His long term goal, he says, is to define the effects and consequences of chronic arsenic exposure on the epigenome, which could allow targeted therapeutic interventions with epigenetic-targeting drugs.

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US News ranks UB in top 50 among public universities; No. 1 for grads with least debt

Top-notch academics and the lowest possible debt: that’s the win-win value offered to students by the University at Buffalo, according U.S. News and World Report.

This year, UB for the first time cracked the top 50 among the best public “national universities” in the country – ranking No. 48, up three spots from last year’s No. 51 ranking. U.S. News bases its rankings on an assessment of 1,600 of the country’s four-year colleges and universities. Among both public and private national universities, UB is ranked No. 103, up 6 spots from last year and an improvement of 17 spots over the past 5 years.

And UB continues to outperform its peers on value. UB is ranked No. 1 among public colleges and universities nationwide for graduating students with the least amount of debt. Among both public and private schools, UB is ranked No. 8 for the least debt.

According to U.S. News, for those UB students who graduate with debt (55 percent of students don’t have any debt upon graduation), the average debt amount is $17,455. At national universities with the “most debt,” students graduate with average debt of $35, 902 to $41,060, according to U.S. News, and as many as 87 percent of students graduate in debt.

For the first time, UB also was ranked one of the best colleges for veterans, at No. 23. This category, introduced last year, lists top-ranked schools that participate in federal initiatives to help veterans and active service members apply, pay for and complete their degrees.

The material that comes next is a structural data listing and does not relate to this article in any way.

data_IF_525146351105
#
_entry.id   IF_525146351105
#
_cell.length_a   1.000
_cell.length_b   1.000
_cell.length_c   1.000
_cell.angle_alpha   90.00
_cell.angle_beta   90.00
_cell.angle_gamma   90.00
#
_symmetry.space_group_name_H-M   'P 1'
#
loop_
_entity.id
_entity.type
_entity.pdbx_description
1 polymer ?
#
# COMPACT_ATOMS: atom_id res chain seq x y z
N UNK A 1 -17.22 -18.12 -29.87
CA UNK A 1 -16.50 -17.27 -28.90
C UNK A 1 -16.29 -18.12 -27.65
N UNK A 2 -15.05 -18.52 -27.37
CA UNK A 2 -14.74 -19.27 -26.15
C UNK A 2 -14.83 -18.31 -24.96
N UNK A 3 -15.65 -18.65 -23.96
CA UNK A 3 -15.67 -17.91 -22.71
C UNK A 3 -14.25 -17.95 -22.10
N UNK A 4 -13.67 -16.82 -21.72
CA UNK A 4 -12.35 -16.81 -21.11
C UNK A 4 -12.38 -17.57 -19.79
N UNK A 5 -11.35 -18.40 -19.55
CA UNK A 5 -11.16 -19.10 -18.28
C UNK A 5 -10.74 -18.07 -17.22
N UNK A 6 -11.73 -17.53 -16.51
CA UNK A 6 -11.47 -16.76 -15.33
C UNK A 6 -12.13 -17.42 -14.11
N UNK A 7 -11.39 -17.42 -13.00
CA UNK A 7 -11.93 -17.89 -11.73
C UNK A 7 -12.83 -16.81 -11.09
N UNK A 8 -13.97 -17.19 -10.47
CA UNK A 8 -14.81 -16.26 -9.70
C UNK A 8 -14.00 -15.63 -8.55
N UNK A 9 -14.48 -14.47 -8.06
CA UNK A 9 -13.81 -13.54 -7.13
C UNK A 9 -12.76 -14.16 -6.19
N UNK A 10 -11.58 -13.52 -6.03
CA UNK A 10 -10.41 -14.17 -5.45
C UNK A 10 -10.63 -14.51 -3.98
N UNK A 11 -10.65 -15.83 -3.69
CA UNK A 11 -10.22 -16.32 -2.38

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C&E News picks X-ray crystal study as one of the world’s top 10

An X-ray crystal structure solved by a University at Buffalo chemistry professor has been chosen as one of the world’s top 10 molecular structures ever solved.

The list was compiled by the science and technology magazine of the American Chemical Society, Chemical & Engineering News (C&E News), to celebrate the 100 anniversary of X-ray crystallography, the technique that gave scientists their first peek into the atomic world.

In the Aug. 11 issue of C&E News, the editors wrote that choosing 10 favorite X-ray crystal studies was tough. “That’s no easy task: there are now nearly 1 million to choose from. But we persevered. We zeroed in on a handful that answered pressing chemical questions of their day.”

The editors chose the work of Distinguished Research Professor of Chemistry Philip Coppens from the 1990s because it ushered in a new era of X-ray crystallographic research, allowing chemists to study short-lived, excited-state molecules. Until that point, the technique had only allowed scientists to study molecules when they were inactive. Because molecules often pass through excited states just before reacting, they were of special interest to chemists.

A few months ago, Coppens was contacted by a C&E News editor.

“I was called for some information for an issue highlighting a hundred years of crystallography,” says Coppens, “but I was not told in what context. I only found that my structure was in the top 10 when some friends in Europe, who received the issue earlier, wrote to congratulate me.

“What did I think? Well, I knew that we were attempting things that had not been done before and which would be important, because the excited states we wanted to probe were structurally unknown and very reactive precursors in chemical reactions,” he recalls. “But I did not expect that we would be quoted on par with the DNA double helix, transfer RNA and other structures of such importance.”

In the early 1990s, Coppens and his UB colleagues completed what was believed to be the first, structural study of an excited molecule, providing scientists with a glimpse of the distortions that a molecule undergoes in the milliseconds or nanoseconds before it reacts chemically. Coppens and colleagues studied sodium nitroprusside, primarily because its presumed electronic excited state lasts for hours, far longer than other molecules, when the crystal is cooled to very low temperatures. They found that in its excited state, the molecule underwent a number of important structural changes. The 1994 achievement, published in the Journal of the American Chemical Society, was reported as the first X-ray crystallographic solution of a molecule in its excited state.